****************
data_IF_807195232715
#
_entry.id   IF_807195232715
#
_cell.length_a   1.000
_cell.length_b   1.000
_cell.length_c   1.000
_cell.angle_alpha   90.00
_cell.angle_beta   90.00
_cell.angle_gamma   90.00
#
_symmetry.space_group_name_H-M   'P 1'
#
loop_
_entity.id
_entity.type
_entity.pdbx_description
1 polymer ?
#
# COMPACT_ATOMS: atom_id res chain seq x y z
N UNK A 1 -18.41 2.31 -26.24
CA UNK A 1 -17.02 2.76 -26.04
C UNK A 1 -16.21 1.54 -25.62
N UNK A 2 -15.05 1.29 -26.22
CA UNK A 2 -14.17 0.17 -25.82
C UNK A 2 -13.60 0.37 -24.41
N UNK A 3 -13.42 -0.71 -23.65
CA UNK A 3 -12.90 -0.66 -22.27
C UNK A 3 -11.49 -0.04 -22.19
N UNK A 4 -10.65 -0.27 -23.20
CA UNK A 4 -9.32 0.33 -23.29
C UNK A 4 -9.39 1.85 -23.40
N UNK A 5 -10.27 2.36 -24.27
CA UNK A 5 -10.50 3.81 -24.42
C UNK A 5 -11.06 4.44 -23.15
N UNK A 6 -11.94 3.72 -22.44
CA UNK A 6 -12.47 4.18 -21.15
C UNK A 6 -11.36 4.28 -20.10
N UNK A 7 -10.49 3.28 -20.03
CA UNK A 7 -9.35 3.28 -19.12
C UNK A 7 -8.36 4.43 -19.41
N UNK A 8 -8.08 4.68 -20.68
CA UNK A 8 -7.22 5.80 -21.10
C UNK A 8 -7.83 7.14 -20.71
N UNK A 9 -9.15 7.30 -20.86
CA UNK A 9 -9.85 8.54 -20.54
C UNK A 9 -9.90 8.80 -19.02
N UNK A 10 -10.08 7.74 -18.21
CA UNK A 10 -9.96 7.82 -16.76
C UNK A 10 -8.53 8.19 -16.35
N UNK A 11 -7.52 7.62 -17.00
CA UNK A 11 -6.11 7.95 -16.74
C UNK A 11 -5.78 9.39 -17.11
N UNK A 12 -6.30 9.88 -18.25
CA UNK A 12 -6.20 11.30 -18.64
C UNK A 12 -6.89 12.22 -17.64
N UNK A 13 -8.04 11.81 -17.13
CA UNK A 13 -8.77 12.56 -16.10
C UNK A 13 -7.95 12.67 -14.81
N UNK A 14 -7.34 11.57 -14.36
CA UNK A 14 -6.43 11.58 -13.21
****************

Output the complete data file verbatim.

data_IF_807195232715
#
_entry.id   IF_807195232715
#
_cell.length_a   1.000
_cell.length_b   1.000
_cell.length_c   1.000
_cell.angle_alpha   90.00
_cell.angle_beta   90.00
_cell.angle_gamma   90.00
#
_symmetry.space_group_name_H-M   'P 1'
#
loop_
_entity.id
_entity.type
_entity.pdbx_description
1 polymer ?
#
# COMPACT_ATOMS: atom_id res chain seq x y z
N UNK A 1 -18.41 2.31 -26.24
CA UNK A 1 -17.02 2.76 -26.04
C UNK A 1 -16.21 1.54 -25.62
N UNK A 2 -15.05 1.29 -26.22
CA UNK A 2 -14.17 0.17 -25.82
C UNK A 2 -13.60 0.37 -24.41
N UNK A 3 -13.42 -0.71 -23.65
CA UNK A 3 -12.90 -0.66 -22.27
C UNK A 3 -11.49 -0.04 -22.19
N UNK A 4 -10.65 -0.27 -23.20
CA UNK A 4 -9.32 0.33 -23.29
C UNK A 4 -9.39 1.85 -23.40
N UNK A 5 -10.27 2.36 -24.27
CA UNK A 5 -10.50 3.81 -24.42
C UNK A 5 -11.06 4.44 -23.15
N UNK A 6 -11.94 3.72 -22.44
CA UNK A 6 -12.47 4.18 -21.15
C UNK A 6 -11.36 4.28 -20.10
N UNK A 7 -10.49 3.28 -20.03
CA UNK A 7 -9.35 3.28 -19.12
C UNK A 7 -8.36 4.43 -19.41
N UNK A 8 -8.08 4.68 -20.68
CA UNK A 8 -7.22 5.80 -21.10
C UNK A 8 -7.83 7.14 -20.71
N UNK A 9 -9.15 7.30 -20.86
CA UNK A 9 -9.85 8.54 -20.54
C UNK A 9 -9.90 8.80 -19.02
N UNK A 10 -10.08 7.74 -18.21
CA UNK A 10 -9.96 7.82 -16.76
C UNK A 10 -8.53 8.19 -16.35
N UNK A 11 -7.52 7.62 -17.00
CA UNK A 11 -6.11 7.95 -16.74
C UNK A 11 -5.78 9.39 -17.11
N UNK A 12 -6.30 9.88 -18.25
CA UNK A 12 -6.20 11.30 -18.64
C UNK A 12 -6.89 12.22 -17.64
N UNK A 13 -8.04 11.81 -17.13
CA UNK A 13 -8.77 12.56 -16.10
C UNK A 13 -7.95 12.67 -14.81
N UNK A 14 -7.34 11.57 -14.36
CA UNK A 14 -6.43 11.58 -13.21